The case dates back to 2014, but became public at the end of July 2020 when social media accounts shared stories about Egyptian youths from wealthy families luring a woman during a party at the Fairmont to a hotel room after they put a narcotic in her drink and filmed the incident.
The prosecution began its investigation into the case at the beginning of August, after receiving a complaint from the National Council for Women, an Egyptian government institution that deals with women’s affairs. The complaint included the woman’s evidence and the testimonies of people who provided information about the incident.


Turkey irked over joint declaration by Cyprus, Greece and Egypt

Updated 23 October 2020

Turkey irked over joint declaration by Cyprus, Greece and Egypt

  • The joint statement also asked Turkey to accept Cyprus’ invitation to enter negotiations for an agreement on maritime delimitations

ISTANBUL: Turkey’s Foreign Ministry on Thursday slammed a joint statement by Greece, Cyprus and Egypt that condemns Turkish energy exploration in the eastern Mediterranean and numerous “provocations” that they maintain are threatening regional peace.
The Foreign Ministry said in a statement that it “fully rejected the declaration containing baseless accusations and allegations.”
During a trilateral regional summit on Wednesday in Nicosia, Cypriot President Nicos Anastasiades, Egyptian President Abdel Fattah El-Sisi and Greek Prime Minister Kyriakos Mitsotakis urged Ankara to end its “aggressive” actions.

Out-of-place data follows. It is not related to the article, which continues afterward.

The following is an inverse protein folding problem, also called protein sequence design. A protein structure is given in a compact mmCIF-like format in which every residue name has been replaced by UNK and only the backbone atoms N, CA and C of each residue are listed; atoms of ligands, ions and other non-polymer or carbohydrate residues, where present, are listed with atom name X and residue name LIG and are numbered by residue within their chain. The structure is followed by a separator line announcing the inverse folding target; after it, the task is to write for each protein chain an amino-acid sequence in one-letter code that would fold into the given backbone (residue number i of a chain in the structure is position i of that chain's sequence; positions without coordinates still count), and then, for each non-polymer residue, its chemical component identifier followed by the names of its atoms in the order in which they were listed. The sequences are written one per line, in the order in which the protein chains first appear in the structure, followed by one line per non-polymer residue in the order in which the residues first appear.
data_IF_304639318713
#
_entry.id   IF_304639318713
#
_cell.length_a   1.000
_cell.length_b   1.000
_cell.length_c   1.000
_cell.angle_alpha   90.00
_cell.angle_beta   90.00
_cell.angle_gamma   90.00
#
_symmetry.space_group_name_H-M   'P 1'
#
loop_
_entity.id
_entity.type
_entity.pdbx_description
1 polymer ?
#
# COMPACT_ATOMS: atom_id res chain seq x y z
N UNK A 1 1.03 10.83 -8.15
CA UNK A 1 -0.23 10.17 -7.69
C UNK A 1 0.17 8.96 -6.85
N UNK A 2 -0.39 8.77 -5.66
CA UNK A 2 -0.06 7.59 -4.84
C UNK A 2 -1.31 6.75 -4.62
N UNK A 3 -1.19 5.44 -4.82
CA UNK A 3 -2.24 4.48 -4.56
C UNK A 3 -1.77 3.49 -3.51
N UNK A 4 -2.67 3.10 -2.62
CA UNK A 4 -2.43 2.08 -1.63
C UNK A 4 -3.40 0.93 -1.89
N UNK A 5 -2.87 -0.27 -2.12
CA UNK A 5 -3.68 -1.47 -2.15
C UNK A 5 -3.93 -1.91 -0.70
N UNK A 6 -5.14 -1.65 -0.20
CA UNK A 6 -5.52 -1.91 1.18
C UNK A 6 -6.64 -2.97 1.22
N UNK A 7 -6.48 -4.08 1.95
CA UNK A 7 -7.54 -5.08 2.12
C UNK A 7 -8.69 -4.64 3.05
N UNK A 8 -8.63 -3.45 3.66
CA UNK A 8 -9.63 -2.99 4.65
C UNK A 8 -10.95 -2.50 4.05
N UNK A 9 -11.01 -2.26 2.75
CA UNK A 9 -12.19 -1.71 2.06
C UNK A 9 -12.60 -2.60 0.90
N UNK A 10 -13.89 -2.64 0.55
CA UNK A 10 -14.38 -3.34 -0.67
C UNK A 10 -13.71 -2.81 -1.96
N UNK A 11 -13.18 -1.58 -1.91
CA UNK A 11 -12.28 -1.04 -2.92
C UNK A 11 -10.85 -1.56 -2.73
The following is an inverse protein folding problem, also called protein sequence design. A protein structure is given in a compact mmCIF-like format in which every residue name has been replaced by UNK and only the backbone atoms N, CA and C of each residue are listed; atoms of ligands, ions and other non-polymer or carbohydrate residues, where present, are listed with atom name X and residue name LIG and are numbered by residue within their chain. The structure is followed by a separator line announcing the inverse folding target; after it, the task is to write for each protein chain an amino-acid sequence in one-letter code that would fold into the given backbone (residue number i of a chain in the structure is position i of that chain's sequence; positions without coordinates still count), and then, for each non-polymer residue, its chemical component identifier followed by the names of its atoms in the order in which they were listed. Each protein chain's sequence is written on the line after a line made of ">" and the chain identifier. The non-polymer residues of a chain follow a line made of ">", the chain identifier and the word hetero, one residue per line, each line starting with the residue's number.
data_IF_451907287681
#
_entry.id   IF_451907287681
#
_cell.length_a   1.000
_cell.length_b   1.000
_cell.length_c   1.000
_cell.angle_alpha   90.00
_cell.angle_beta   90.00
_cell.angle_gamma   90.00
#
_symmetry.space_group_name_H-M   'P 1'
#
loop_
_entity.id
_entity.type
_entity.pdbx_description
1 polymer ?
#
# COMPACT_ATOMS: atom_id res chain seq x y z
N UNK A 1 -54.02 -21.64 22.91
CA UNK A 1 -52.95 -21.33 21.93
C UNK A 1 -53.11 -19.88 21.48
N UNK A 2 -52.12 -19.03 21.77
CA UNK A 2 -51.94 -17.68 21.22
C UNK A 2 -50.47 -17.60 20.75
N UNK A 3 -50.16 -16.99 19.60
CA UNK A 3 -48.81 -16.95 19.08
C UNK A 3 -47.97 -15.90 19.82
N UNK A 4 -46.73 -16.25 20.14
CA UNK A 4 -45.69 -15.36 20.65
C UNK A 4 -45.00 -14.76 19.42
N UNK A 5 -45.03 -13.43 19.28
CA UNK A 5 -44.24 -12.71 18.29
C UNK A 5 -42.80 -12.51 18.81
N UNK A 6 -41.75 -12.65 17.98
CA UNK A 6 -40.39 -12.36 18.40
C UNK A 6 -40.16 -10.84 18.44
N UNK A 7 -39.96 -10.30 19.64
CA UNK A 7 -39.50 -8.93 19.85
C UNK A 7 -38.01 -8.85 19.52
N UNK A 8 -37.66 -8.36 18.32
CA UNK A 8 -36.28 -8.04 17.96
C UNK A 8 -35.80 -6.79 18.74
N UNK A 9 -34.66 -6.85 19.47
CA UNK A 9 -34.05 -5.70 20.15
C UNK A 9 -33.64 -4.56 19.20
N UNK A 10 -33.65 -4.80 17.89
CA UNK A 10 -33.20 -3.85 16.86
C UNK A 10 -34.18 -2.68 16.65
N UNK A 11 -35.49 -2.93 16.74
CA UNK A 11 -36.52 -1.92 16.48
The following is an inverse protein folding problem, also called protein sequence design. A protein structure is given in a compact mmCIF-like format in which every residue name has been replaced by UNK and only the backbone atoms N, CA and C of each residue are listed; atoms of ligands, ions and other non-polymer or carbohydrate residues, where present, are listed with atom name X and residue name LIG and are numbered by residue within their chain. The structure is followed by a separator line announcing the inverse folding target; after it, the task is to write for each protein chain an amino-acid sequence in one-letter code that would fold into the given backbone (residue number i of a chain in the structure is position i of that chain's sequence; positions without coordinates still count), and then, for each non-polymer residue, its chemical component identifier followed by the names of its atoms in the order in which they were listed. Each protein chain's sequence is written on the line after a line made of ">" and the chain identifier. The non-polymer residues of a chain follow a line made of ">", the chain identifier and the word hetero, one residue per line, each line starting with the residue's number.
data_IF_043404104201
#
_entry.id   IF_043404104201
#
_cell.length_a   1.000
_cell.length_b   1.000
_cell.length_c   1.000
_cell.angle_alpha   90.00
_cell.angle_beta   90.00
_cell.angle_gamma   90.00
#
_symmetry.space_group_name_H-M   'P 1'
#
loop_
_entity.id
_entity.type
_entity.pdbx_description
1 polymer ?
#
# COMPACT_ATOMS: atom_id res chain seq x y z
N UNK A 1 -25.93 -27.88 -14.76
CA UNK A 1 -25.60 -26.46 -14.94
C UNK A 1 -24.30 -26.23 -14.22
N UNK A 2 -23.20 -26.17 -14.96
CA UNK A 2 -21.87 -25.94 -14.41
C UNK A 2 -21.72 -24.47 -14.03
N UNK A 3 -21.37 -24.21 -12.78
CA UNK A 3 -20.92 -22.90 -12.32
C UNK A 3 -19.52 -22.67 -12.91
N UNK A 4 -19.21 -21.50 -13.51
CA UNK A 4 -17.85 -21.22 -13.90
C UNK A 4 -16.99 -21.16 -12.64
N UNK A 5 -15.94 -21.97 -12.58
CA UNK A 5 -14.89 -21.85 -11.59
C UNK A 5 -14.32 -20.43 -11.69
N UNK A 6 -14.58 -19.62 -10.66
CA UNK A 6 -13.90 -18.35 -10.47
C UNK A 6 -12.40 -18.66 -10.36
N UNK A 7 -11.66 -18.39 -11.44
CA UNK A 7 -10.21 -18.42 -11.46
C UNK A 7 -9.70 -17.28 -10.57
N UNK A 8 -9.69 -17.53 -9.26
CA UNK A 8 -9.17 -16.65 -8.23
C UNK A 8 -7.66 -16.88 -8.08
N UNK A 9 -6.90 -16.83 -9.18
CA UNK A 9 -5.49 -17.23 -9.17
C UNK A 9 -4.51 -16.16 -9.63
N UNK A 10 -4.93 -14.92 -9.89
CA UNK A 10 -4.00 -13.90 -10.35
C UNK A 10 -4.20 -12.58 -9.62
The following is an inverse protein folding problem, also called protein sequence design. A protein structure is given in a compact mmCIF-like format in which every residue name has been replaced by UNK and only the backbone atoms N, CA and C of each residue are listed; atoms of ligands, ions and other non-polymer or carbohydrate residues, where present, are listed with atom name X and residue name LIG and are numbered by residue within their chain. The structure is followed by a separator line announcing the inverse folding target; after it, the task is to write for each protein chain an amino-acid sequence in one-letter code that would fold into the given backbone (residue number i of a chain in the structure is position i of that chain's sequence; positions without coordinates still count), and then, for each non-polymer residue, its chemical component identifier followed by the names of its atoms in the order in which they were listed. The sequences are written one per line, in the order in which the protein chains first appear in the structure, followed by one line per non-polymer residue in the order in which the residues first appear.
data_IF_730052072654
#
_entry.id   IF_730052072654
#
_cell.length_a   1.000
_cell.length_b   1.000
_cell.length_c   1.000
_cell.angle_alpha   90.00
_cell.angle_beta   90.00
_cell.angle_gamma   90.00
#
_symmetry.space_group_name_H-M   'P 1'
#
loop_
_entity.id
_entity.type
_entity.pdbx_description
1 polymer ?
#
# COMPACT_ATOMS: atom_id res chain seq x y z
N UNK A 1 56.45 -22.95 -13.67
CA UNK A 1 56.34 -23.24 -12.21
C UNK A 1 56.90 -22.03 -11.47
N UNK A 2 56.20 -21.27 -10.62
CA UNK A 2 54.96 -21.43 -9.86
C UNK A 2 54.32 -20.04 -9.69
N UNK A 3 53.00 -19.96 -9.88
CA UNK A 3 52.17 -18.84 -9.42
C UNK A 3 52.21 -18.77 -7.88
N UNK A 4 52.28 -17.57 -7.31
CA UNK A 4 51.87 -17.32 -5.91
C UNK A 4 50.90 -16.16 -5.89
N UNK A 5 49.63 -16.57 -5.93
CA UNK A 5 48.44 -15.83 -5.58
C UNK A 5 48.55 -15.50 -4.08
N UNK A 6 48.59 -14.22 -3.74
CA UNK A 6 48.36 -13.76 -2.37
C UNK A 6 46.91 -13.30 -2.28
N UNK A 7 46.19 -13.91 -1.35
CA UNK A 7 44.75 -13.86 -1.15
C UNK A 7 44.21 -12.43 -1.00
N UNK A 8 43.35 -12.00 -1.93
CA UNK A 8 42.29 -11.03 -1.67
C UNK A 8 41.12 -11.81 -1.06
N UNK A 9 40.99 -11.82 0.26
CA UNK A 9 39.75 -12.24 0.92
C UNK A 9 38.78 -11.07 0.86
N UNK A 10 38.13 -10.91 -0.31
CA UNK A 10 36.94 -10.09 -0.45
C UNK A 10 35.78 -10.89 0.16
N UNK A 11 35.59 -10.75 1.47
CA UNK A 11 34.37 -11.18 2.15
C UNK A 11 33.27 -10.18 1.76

The joint statement also asked Turkey to accept Cyprus’ invitation to enter negotiations for an agreement on maritime delimitations. Greece and Cyprus have signed maritime border agreements with Egypt while dismissing a similar deal that Ankara signed with Libya’s Tripoli-based government as “legally invalid.”
The Turkish Foreign Ministry said the declaration attacked Ankara rather than supporting peace and stability in the region. It repeated Turkey’s position that cooperation could only take place with the inclusion of Turkish Cypriots in governing and sharing the resources of the ethnically divided island nation.
“We will continue with determination to protect our rights and the rights of Turkish Cypriots in the eastern Mediterranean,” the ministry statement said.
The trilateral summit took place amid high tensions between nominal NATO allies Greece and Turkey over maritime borders and energy rights.
In late summer, Turkey dispatched a research vessel escorted by warships to conduct seismic research in a part of the Mediterranean Sea that Greece claims as its territory, which prompted the Greek government to deploy its own warships.
Turkey pulled the research ship back to shore for several weeks for maintenance and to allow time for diplomacy but redeployed the Oruc Reis on a new energy exploration mission. A maritime announcement by Turkey says the Oruc Reis and two other ships would continue working in the area until Oct. 27.
Turkey also has had ships prospecting for oil and gas reserves in waters that Cyprus claims as its exclusive economic zone.